By George S. Bridges

Whitman College Baccalaureate
Saturday, May 19, 2012

Welcome! As the President of Whitman College, I am honored to welcome you to today’s celebration.

Baccalaureate is a time for reflection and commemoration – a moment of spiritual contemplation and sustenance. We are particularly grateful today for our four speakers and the wisdom they will share with us – and also for our performers who will grace us with their music. Thank you all.

I’d like to start our service by recognizing Adam Kirtley, the Stuart Coordinator of Religious and Spiritual Life. In addition to his many roles on campus, Adam always offers the opening reflection for our Baccalaureate service. His insight, sensitivity, and thoughtful meditations mark him as a particularly apt counselor for our campus. He works hard to open up questions to the spiritual dimension, showing us the over-arching relevance of sacred space in every life. His talk today is titled, “Coexist?” Please join me in welcoming Adam Kirtley.

Coexist?
Adam Kirtley, Stuart Coordinator of Religious and Spiritual Life and Adjunct instructor of General Studies

Now we have the pleasure of hearing from Carrie Sloane, who is graduating with a degree in music performance, and a minor in studio art. According to Dr. Susan Pickett, “Carrie has been the consummate Whitman College Music major: in one way or another she has been present at nearly every music event during the past four years, either as a performer or cheering for her peers. She has been a bedrock for the Whitman Orchestra and for innumerable chamber music performances.” Dr. Pickett adds, “She will be sorely missed!” Carrie will be playing Bach’s Prelude from the Cello Suite Number one in G.

Musical Interlude
Prelude from cello suite no. 1 in G, BWV 1007 by Bach
Carrie Sloane ’12, cello

Our featured student speaker today is Elana Congress, who graduates tomorrow with a degree in philosophy. Elana is someone who erases the boundary of the Whitman bubble – moving beyond it in truly thoughtful and innovative ways. She is a founding member of the Network for Young Walla Walla – a group that seeks to bridge the divide between the three college campuses in town. She is also the Volunteer Coordinator for Whitman Cycling, and was recently a presenter at our Undergraduate Conference. In addition to being selected as our student speaker for Baccalaureate this year, Elana is receiving the Shalom Mensch award – an award given jointly by Hillel-Shalom and Congregation Beth Israel. Elana will be giving a talk today that is titled “The line.”

The Line
Elana Congress ’12, Student Speaker

Now we have the opportunity to hear from an outstanding member of our staff who is retiring at the end of this year. Rich Jacks is the associate dean of students for health and wellness, and the director of counseling/health services. He has been at Whitman since 1979, and he says that the “constant process of challenge and renewal” is a part of why he loves his job. (I love that line, and may steal it myself.) Rich has also served on campus as an associate professor of psychology, and the faculty representative for the ski team – and has served in the Walla Walla community as president of the school board. We will all be sorry to see him retire, but we're excited to see what new projects Rich will unveil next. His talk today is titled “Stories from the Counselor’s Chair.”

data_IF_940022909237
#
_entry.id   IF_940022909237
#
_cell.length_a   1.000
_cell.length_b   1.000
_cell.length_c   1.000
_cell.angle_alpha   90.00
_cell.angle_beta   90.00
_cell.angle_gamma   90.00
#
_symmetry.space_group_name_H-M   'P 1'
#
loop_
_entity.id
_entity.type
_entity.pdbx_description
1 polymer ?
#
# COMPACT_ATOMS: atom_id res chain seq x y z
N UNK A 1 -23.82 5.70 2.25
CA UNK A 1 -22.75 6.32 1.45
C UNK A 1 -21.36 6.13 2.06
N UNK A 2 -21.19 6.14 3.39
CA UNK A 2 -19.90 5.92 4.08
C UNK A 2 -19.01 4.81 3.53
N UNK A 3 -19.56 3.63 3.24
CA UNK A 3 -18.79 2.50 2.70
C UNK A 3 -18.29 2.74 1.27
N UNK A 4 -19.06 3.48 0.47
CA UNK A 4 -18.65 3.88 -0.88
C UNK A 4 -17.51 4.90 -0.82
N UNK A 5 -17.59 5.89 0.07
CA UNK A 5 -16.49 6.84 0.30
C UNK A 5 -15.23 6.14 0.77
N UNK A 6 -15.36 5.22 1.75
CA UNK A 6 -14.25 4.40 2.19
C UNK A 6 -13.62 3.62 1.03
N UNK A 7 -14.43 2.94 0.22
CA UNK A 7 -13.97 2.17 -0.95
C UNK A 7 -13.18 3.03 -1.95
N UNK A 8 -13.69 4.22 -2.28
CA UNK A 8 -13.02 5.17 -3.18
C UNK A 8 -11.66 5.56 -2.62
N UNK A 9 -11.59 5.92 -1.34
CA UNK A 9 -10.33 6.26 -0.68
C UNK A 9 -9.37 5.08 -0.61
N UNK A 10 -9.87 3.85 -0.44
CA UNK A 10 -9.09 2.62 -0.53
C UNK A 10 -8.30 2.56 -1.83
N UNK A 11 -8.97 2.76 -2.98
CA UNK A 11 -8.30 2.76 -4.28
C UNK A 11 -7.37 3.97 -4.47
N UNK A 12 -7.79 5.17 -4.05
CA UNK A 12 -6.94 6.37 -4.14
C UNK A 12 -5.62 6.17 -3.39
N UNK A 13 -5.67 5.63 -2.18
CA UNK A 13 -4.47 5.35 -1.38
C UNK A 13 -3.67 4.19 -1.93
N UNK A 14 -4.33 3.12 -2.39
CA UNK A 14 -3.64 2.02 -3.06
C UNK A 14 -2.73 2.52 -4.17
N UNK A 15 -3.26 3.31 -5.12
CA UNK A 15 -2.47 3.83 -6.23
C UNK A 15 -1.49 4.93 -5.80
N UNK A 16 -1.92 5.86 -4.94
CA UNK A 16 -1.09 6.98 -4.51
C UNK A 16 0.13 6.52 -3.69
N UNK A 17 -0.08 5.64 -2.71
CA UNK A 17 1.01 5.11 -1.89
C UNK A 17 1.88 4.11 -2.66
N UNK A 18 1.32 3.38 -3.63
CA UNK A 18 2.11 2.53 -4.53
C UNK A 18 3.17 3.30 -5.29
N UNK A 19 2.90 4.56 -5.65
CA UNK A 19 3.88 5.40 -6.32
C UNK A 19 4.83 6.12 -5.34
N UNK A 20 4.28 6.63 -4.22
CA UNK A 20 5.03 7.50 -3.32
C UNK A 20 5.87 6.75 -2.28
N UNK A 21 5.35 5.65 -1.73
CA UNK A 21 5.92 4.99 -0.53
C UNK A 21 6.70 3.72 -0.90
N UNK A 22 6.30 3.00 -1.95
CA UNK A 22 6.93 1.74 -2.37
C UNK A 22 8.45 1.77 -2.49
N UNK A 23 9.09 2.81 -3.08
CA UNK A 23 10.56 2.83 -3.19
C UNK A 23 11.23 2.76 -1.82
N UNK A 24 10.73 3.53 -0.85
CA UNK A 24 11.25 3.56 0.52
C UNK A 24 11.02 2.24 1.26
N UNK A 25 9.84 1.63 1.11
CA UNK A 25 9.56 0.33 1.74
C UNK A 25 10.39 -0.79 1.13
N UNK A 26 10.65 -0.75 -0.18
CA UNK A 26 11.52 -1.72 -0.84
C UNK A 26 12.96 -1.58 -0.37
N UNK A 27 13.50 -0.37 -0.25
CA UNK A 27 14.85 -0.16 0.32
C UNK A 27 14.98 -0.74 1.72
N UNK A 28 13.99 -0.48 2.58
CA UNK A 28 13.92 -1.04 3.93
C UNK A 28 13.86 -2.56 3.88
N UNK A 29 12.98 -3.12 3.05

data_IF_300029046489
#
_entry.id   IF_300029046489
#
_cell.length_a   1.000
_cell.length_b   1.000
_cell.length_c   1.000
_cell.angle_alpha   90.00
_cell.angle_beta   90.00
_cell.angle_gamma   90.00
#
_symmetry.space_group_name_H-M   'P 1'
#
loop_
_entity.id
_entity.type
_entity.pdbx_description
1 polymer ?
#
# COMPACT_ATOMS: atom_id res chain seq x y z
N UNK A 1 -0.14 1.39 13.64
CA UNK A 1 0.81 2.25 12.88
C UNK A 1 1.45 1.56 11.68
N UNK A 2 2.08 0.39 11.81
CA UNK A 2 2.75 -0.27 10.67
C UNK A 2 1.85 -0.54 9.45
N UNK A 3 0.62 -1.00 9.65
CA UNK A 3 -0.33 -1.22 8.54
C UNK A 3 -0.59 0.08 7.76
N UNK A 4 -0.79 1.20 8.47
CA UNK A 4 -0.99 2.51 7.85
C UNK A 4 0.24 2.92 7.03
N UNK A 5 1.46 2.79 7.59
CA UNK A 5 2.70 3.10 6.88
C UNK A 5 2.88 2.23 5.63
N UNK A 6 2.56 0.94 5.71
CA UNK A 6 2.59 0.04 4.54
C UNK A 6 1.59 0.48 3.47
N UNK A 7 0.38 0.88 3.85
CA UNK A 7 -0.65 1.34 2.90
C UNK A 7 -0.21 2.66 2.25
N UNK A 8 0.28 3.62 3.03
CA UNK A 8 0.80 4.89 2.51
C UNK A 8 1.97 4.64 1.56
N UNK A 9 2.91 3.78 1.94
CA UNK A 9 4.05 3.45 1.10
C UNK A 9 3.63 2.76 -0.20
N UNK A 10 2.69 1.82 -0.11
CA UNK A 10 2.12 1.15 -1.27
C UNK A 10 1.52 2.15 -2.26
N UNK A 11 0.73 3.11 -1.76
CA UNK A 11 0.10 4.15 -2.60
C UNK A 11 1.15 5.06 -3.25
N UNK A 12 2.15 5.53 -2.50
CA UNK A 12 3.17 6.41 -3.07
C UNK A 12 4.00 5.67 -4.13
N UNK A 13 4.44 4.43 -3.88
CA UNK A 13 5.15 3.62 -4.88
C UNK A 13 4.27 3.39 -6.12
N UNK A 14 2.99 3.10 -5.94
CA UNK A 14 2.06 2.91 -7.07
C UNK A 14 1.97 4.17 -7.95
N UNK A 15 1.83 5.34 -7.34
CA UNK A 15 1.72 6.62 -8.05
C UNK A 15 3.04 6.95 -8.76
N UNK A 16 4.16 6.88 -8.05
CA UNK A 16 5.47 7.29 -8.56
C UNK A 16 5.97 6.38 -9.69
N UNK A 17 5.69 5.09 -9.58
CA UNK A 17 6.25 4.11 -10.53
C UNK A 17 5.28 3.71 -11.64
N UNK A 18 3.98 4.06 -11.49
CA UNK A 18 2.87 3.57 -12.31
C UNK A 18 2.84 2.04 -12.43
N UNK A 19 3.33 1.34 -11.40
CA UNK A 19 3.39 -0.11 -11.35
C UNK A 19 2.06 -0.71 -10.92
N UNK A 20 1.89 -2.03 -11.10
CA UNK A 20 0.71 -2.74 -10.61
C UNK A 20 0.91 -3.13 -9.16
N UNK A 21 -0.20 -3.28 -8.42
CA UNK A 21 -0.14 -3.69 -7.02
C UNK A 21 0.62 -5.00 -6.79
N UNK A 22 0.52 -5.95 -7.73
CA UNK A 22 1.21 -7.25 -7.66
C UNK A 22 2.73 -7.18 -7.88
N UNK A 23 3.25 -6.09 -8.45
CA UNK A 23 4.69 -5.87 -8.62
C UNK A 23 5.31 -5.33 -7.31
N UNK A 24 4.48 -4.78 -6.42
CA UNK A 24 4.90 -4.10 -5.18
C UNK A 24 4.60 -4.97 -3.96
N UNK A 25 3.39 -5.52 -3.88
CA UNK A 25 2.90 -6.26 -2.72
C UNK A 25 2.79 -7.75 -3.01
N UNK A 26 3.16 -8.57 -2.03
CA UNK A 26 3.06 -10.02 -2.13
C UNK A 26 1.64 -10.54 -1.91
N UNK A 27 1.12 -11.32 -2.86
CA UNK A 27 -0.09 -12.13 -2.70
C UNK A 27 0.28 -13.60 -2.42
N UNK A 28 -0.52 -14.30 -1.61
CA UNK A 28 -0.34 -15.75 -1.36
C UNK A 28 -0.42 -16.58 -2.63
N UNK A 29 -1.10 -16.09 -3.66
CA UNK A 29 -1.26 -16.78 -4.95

Stories from the Counselor’s Chair
Rich N. Jacks, PhD, Staff Speaker

As our program continues, we will be enjoying a musical interlude from another of our graduating seniors: Sam Epstein. Sam is a Higley Music Major who has been studying the saxophone under Leo Potts. Mr. Potts tells us that Sam is “an exceptional student and talent” and says that he “enjoyed working with him immensely.” Sam will be taking over as saxophone instructor next year, and we are thrilled to have him stay on at Whitman. Today, he will be performing Joshua Redman’s “Sweet Sorrow.” He will be accompanied by sophomore Ethan Maier.

Musical Interlude
Sweet Sorrow by Joshua Redman
Sam Epstein ’12, saxophone
accompanied by Ethan Maier ‘14

Our final speaker this afternoon is Professor Patrick Frierson, who is a Garrett Fellow in the Department of Philosophy. Before I mention his academic achievements, I’d like to note that Patrick became a father for the third time last month with the birth of his son, Cyrus. In addition to fatherhood, Patrick specializes in (prepare for a long list): the history of modern philosophy, Kant, ethics, and environmental ethics – as well as 19th and 20th century continental philosophy, and the philosophy of science. He recently completed a book titled “What is the Human Being?” And if you visit Patrick’s personal webpage, you’ll find this wonderful quote from Kant: “The greatest concern of the human being is to know how to properly fulfill his station in creation and to rightly understand what one must do in order to be a human being.” That struck me as a fitting quotation for today’s reflections – and I’m hoping we might gain some insights on the human condition during his deliberation of the question: “What’s so ‘liberal’ about the liberal arts and sciences?” Please welcome Professor Frierson.

What’s so ‘liberal’ about liberal arts and sciences?
Patrick R. Frierson, Faculty Speaker

Let’s thank all of our featured speakers and musicians again. What a wonderful way to open graduation weekend. Let me extend our communal congratulations to the class of 2012 – and also a warm welcome to your friends and family who are here to celebrate with you.

I hope to see you all over at the Young Ballroom in a few minutes for our Commencement speaker Eric Scholsser’s book discussion and signing. And I am particularly looking forward to seeing all of you tomorrow morning at the Commencement ceremony. Again, congratulations.